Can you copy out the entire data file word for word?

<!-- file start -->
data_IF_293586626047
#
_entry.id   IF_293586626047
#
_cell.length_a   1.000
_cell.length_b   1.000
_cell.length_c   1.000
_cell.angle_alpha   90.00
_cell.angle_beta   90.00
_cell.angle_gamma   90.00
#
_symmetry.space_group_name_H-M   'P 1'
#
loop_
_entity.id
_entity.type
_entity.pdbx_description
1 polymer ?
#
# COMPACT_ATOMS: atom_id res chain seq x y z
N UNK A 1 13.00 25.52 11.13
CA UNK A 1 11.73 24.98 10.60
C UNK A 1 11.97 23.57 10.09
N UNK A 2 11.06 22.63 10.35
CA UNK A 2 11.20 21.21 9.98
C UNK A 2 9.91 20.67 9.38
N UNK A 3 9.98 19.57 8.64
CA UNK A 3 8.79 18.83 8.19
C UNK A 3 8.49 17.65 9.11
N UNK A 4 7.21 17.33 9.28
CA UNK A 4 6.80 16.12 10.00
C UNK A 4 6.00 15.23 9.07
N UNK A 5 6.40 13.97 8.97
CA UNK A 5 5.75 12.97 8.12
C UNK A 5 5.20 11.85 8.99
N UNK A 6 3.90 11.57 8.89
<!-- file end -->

data_IF_293586626047
#
_entry.id   IF_293586626047
#
_cell.length_a   1.000
_cell.length_b   1.000
_cell.length_c   1.000
_cell.angle_alpha   90.00
_cell.angle_beta   90.00
_cell.angle_gamma   90.00
#
_symmetry.space_group_name_H-M   'P 1'
#
loop_
_entity.id
_entity.type
_entity.pdbx_description
1 polymer ?
#
# COMPACT_ATOMS: atom_id res chain seq x y z
N UNK A 1 13.00 25.52 11.13
CA UNK A 1 11.73 24.98 10.60
C UNK A 1 11.97 23.57 10.09
N UNK A 2 11.06 22.63 10.35
CA UNK A 2 11.20 21.21 9.98
C UNK A 2 9.91 20.67 9.38
N UNK A 3 9.98 19.57 8.64
CA UNK A 3 8.79 18.83 8.19
C UNK A 3 8.49 17.65 9.11
N UNK A 4 7.21 17.33 9.28
CA UNK A 4 6.80 16.12 10.00
C UNK A 4 6.00 15.23 9.07
N UNK A 5 6.40 13.97 8.97
CA UNK A 5 5.75 12.97 8.12
C UNK A 5 5.20 11.85 8.99
N UNK A 6 3.90 11.57 8.89